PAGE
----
Michelle Prytula: Grounding education in school realities

Michelle Prytula has never been one to back away from a challenge, including that of assuming the top spot in the College of Education.

By Colleen MacPherson

The new dean was nominated for the position, and as Prytula noted, "people can't put something in front of me and expect me not to respond." So respond she did, recalling how humbling it was "to stand before my peers and tell them why I thought I was suitable."

What she explained to them was her belief that "a leader understands that the knowledge is in the organization, the knowledge is in the room, the knowledge is found in your membership and in your partners, and I know that and I know how to bring that knowledge out."

On July 1, Prytula officially became dean and, on the same day, received tenure and the position of associate professor of education, a remarkable trajectory considering her academic career began just five years ago. The dean was clear that she applied for and earned tenure in a separate process and did not negotiate it as part of the deanship, but she knows battling preconceived notions of what a dean looks like is yet another challenge.

"I know there's a perception that only long-term academics belong in dean positions and I realize there's a test here for me, but what I lack in knowledge I will put in the time to learn or make up for with determination and desire for improvement."

Desire, determination and learning are staples for Prytula who grew up in a Frenchspeaking family in Vonda, Sask. When she expressed an interest in education, her father, a teacher, advised against it, she said. "He was one of those teachers who always felt there was never enough time to meet the needs of all the kids in the class. He always wanted to do more."

Prytula heeded his advice and completed a commerce degree but could not deny her passion. After earning an education degree, she taught middle years with Greater Saskatoon Catholic School Division for about eight years before doing a master's in educational administration. Prytula moved on to in-school administration and was a vice-principal for almost seven years before it was suggested she tackle a doctorate, another challenge to be met head on.

"At first I thought that's crazy but then I thought, I've got an invitation to do a PhD so why wouldn't I?"

Back to university she went, and wrote her dissertation while working as a school principal and raising her own young family. "Then, as soon as I defended my thesis, I was invited to apply for a position in the college.

"It was a tough decision to move to the university," she said, having spent 15 years teaching, nurturing learning communities in schools, building partnerships and encouraging teachers to be leaders "but I like the challenge of always doing something that's harder than what you've done before."

Prytula joined the college in 2009 as an assistant professor with a goal of achieving tenure in five years. "I really started to love what I was doing, research around teachers and developing partnerships I didn't have time to build as a principal." In addition to teaching, she worked with the Saskatchewan Educational Leadership Unit and provided professional development to school divisions and First Nations.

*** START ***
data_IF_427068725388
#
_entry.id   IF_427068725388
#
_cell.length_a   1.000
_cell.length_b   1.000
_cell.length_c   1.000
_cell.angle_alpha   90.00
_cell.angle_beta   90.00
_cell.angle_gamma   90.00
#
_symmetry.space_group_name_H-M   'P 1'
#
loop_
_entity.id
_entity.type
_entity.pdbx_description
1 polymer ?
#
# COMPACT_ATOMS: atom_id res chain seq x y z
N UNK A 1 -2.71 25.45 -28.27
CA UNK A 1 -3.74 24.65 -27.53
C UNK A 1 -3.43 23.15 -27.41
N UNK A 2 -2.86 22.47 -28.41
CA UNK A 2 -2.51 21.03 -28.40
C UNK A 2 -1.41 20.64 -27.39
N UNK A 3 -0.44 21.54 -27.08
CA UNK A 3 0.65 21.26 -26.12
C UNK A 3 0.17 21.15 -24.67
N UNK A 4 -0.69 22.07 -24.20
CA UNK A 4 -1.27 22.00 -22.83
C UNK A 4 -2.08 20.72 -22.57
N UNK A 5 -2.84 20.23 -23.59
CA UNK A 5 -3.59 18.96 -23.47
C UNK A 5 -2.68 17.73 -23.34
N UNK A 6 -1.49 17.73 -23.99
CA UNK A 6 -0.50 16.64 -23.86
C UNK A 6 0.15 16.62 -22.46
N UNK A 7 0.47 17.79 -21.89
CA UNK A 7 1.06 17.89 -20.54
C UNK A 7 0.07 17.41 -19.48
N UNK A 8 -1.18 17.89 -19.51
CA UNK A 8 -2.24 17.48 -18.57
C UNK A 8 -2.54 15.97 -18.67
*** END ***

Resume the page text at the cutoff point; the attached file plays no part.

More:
"I realized if I, and the college, listened well, I could really tailor what I knew and offer it as help. It made me realize I have more of a responsibility now. The university has responsibility, through research and teaching, to listen to Saskatchewan and help it be stronger and better. I felt I had a role I could play there."

In May 2013, Prytula was encouraged by colleagues to apply for the position of associate dean for undergraduate programs, partnerships and research. "I dismissed it entirely, being only in my third year, but I was asked too often to not take it seriously."

In the year she spent in the job, Prytula said she developed a clearer understanding of the expectations placed on the college by the province.

"The ministry (of education) has given the university the task of educating teachers. We're here because normal schools aren't any more. I take that responsibility seriously because it influences how we think about teacher education. We're not here to imagine some utopian university idea of what teaching ought to be that's isolated from reality. Yes, we want to use what we know to improve teaching … (and) we will always improve but we must never, never lose sight of who it is we're serving. And understanding the context and complexities of the province is paramount."

Prytula admits she has been criticized for having her feet too firmly planted on the ground for an institution of high-level academic thinking "but it's a balance. Without balance, we stop being useful and stop serving our primary mandate which is ensuring the highest- quality teachers possible for Saskatchewan as it is right now, and for what we want it to become. I'm a bit preachy about that but it's important."

Maintaining that balance between the ideals of the college's education program introduced last year and the realities of today's classroom is a high priority for the new dean.

"By knowing what it is we're supposed to be doing, by listening to our partners, by listening to the mandate of education, I think we have an opportunity, and it's a rare one, to produce the best teachers. I have been able to influence changes to the (education) program that really ground it" and she plans to continue while at the same time acknowledging it has to be a collective effort.

"I can't set a priority for everyone … but my purpose here is listening, taking the expertise we have through research, understanding the context of Saskatchewan – provincial and First Nations – and using all of that to make us stronger."